Kick the Habit: 7 Steps to Wean Yourself From Credit Cards

Easy credit, the tendency to overspend, and the overwhelming acceptance of plastic as a means to pay for everything from home repairs to hamburgers have helped make consumer indebtedness a chronic condition. Here's how to break free.

5. Go public

You don’t have to share the details of your entire financial picture, but it does help to declare your intentions to turn over a new financial leaf. When you’re trying to change any habit, getting close friends and family on board helps avoid awkward situations, motivates you toward your goal, and gives you a support network that you can be accountable to. Besides the encouragement they offer, your friends and family just may be inspired to make some financial changes of their own.

6. Track your success

Monitoring your efforts to phase out daily credit card use and taking a moment to reflect on your success is the ultimate motivator. Take a look at your dwindling credit card balances as each shrinks from a combination of bigger payments and fewer new charges. Understand exactly what that means: less money wasted in interest charges and fees, less stress, movement toward a healthier credit score, and greater financial freedom.

7. Reward your progress

Rewarding yourself along the way not only reinforces the changes you’ve made, but the wisdom of your decision, too. As you reach each marker that you’ve set for yourself — seven days without using a card, 30 days card-free, an old balance paid off, etc. — celebrate your success with a small reward. Enjoy a lunch out (cash only, remember), a small splurge, or just bask in the enjoyment of achieving what you set out to do.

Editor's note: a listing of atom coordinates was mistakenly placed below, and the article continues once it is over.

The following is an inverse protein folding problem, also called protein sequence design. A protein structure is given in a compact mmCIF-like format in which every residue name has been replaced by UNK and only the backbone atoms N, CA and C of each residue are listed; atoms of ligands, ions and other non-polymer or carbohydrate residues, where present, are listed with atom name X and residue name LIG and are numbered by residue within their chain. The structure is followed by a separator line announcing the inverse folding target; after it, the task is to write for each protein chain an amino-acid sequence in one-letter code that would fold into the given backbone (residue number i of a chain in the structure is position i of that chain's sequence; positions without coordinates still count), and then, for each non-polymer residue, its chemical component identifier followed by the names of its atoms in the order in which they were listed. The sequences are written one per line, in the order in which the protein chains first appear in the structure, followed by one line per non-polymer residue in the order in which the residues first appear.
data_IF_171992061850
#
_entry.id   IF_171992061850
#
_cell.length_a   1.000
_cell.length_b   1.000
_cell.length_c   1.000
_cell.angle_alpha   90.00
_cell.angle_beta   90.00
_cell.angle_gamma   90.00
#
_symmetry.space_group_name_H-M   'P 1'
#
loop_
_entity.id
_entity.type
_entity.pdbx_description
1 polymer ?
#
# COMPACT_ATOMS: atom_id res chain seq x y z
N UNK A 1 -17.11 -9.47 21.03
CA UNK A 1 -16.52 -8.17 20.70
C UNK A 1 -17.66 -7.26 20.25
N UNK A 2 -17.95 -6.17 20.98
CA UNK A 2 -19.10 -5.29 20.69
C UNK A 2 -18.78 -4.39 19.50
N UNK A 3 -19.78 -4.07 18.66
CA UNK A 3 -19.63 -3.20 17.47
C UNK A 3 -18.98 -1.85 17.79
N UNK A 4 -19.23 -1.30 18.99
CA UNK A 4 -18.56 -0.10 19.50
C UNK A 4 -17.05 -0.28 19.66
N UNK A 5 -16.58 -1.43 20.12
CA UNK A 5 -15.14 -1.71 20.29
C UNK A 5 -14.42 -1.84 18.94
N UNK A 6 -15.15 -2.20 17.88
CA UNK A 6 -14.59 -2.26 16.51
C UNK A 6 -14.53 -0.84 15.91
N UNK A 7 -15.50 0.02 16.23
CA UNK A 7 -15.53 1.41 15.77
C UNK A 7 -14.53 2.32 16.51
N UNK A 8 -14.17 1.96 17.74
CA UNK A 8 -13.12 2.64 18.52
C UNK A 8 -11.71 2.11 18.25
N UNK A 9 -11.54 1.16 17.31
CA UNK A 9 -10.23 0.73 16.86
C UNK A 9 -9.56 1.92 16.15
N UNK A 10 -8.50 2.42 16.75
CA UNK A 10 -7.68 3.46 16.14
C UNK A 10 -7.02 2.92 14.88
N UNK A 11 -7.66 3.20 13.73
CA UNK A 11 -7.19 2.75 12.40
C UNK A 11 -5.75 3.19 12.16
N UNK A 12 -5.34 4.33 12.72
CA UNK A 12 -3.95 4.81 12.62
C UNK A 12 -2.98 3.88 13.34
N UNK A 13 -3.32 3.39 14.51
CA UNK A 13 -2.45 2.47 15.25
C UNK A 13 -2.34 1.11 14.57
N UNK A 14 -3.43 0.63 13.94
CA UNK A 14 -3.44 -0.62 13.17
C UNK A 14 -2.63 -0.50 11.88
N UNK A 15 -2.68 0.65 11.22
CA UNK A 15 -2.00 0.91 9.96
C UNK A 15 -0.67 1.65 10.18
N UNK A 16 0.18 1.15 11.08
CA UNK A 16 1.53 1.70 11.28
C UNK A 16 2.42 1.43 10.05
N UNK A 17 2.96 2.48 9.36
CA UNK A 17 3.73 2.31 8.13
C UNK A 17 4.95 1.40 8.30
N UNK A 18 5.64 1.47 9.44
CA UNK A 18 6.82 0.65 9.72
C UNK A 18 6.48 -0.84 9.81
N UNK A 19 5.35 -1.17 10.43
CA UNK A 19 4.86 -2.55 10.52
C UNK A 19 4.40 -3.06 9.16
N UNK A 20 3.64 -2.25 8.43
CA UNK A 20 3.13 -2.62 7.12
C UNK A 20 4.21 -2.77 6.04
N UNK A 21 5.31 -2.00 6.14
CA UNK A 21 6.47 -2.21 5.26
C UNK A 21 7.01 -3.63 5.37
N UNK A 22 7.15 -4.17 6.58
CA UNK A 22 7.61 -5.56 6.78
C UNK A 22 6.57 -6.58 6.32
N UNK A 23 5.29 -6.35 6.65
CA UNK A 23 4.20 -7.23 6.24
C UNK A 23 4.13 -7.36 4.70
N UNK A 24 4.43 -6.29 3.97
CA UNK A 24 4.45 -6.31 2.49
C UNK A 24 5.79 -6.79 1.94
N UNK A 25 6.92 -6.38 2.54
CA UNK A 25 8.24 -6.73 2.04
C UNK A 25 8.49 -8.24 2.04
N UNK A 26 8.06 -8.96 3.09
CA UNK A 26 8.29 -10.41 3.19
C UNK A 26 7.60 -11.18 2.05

Easy credit, the tendency to overspend, and the overwhelming acceptance of plastic as a means to pay for everything from home repairs to hamburgers have helped make consumer indebtedness a chronic condition for many in this country. Any movement against the tide is nearly a subversive act, but one that’s essential for genuine financial stability. As you chart a new course for yourself with spending and credit, stay focused on the reasons that first inspired you and the future savings that will propel you toward your next financial goals.

Kentin Waits
Kentin Waits @kfwaits
After 15 years as an online marketer and digital media strategist, I hung up my advertising hat and began writing in earnest five years ago. With a focus on debt-free living, self-reliance, ... More

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